Lil Pump is the kind of guy people want to punch in the face. On his second studio album, “Harverd Dropout,” he returns to his usual schtick with irreverent lyrics about drug use and various sexual endeavors.
In general, these topics are nothing new, but it’s weird to hear them coming from a smug, 18-year-old kid. That’s obviously part of Lil Pump’s persona and appeal, but on this new full-length record, it’s sometimes hard to tell if there’s any substance to the music beyond its novelty.
The album’s title, with its deliberate misspelling, references an in-joke within the Lil Pump fanbase: that the artist, despite his age, has actually attended Harvard University. It’s a play on the whole “don’t judge a book by its cover” idea, and it confirms at least some self-awareness within Pump’s cartoonish character.
This off-putting character shouldn’t have to hold him back; plenty of artists have made successful careers despite their annoying and arrogant personas. Morrissey acts as a good example of someone who is both punchable and widely respected. Even Kanye West — featured here on the song “I Love It” — was once called a jackass by the president of the United States. Lil Pump, however, lacks the artistic merit of both these artists, yet he still chooses to act like an arrogant high schooler.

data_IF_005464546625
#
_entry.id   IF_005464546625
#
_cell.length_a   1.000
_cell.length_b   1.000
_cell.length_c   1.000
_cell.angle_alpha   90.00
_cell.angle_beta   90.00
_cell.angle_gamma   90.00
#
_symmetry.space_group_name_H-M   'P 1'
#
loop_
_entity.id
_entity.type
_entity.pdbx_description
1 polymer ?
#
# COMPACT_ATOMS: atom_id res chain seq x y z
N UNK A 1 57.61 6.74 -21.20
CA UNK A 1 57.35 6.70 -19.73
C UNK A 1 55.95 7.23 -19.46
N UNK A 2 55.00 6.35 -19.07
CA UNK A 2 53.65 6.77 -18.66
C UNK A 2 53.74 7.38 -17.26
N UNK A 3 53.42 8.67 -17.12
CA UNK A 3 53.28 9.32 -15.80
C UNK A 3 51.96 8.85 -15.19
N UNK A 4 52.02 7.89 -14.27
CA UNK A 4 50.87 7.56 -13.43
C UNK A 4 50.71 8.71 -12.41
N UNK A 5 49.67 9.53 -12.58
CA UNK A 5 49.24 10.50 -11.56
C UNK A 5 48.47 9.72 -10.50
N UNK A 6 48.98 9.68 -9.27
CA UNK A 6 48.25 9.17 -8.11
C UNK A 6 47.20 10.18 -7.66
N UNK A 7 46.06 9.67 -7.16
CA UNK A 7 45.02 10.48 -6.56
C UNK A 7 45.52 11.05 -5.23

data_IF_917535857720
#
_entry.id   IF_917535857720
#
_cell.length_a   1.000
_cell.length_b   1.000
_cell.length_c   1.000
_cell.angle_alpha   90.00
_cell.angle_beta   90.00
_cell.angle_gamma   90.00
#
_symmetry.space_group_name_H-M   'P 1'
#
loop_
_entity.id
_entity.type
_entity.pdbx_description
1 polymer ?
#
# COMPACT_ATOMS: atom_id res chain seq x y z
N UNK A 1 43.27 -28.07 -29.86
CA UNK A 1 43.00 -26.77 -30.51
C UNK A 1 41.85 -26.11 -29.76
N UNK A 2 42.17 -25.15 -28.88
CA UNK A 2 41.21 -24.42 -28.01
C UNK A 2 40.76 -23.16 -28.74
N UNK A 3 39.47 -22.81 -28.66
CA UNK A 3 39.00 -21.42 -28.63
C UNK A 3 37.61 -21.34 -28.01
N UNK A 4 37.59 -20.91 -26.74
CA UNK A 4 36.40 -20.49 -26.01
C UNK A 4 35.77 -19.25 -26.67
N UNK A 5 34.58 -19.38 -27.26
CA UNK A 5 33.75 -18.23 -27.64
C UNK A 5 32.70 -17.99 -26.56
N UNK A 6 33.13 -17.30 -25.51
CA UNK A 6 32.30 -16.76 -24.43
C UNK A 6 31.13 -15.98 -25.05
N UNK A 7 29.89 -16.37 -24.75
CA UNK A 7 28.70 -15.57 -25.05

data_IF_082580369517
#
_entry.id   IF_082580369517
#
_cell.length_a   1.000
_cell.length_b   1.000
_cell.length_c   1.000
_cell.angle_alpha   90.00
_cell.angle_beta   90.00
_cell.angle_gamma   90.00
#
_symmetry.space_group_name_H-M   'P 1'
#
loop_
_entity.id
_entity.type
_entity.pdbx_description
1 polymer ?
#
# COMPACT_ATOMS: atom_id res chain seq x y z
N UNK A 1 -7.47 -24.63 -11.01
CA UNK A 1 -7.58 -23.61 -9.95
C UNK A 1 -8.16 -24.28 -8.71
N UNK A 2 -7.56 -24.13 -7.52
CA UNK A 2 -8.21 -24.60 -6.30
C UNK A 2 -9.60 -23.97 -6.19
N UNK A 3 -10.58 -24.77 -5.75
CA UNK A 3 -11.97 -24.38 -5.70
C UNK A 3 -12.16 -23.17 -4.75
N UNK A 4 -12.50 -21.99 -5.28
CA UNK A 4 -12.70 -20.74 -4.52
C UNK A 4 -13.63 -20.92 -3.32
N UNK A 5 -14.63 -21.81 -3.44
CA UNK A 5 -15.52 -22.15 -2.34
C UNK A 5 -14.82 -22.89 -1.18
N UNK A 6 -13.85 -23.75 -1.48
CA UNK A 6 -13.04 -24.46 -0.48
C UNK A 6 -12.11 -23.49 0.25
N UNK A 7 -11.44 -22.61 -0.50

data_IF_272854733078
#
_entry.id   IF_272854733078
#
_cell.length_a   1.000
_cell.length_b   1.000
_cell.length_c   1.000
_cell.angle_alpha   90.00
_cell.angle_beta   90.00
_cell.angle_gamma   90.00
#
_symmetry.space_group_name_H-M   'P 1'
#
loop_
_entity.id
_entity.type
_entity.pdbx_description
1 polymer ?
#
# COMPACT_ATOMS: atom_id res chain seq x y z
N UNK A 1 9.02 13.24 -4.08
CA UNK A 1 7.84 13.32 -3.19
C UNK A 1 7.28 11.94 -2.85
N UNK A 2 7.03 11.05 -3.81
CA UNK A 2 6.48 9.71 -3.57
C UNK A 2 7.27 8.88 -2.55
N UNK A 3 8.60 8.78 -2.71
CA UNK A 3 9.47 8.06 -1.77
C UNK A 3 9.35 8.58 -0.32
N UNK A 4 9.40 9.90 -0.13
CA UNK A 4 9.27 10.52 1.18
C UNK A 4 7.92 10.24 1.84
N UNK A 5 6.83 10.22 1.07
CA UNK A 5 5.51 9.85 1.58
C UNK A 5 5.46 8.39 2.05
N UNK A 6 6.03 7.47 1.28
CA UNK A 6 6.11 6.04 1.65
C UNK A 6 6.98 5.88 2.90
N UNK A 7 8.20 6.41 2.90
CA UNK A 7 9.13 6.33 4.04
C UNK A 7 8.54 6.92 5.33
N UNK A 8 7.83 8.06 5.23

He’s the kind of guy that sits in the back of your math class who complains the entire time and just doesn’t care. And a lot of the lyrics on “Harverd Dropout” reflect that.
On the song “ION,” he sips lean in the classroom and asks his teacher “what that neck do.” On “Too Much Ice,” he brags about getting “high every day of the fuckin' week.” In other moments, he rejects girls for being poor and ugly.
At times, however, Lil Pump does achieve moments of humor with his excess. It’s genuinely funny to hear Pump talk about spending $2,000 on a white T-shirt or $10,000 on Gucci bed sheets, as he does in the song “Be Like Me” — which features a respectable verse from Lil Wayne. He also references getting hungry and casually taking a flight to Wingstop on “Multi Millionaire,” which is, of course, impractical.
And the song “Vroom Vroom Vroom” is so incredibly stupid that it could be nothing other than a joke. The hook is lazy and aimless, and the lyrics are so vapid that it ventures into self-parody.
It’s the same technique that allowed Lil Pump’s 2017 breakout hit “Gucci Gang” to work so well. The song dropped at just the right time, when mediocre Soundcloud rap was first hitting the mainstream. It was almost impossible to tell when and if artists — and their respective fans — thought the music was good or if they were simply goofing off and being ironic.
Nothing had to be that serious, and “Gucci Gang” embraced that philosophy. What a brilliant way to start off a song: “Gucci gang, Gucci gang, Gucci gang, Gucci gang (Gucci gang) / Gucci gang, Gucci gang, Gucci gang (Gucci gang).”
If anything, “Harverd Dropout” proves how difficult it is to sustain an entire album off that same outlook and energy. If this is comedy-rap, it’s not that funny; if it’s a serious attempt, then it’s just sort of boring.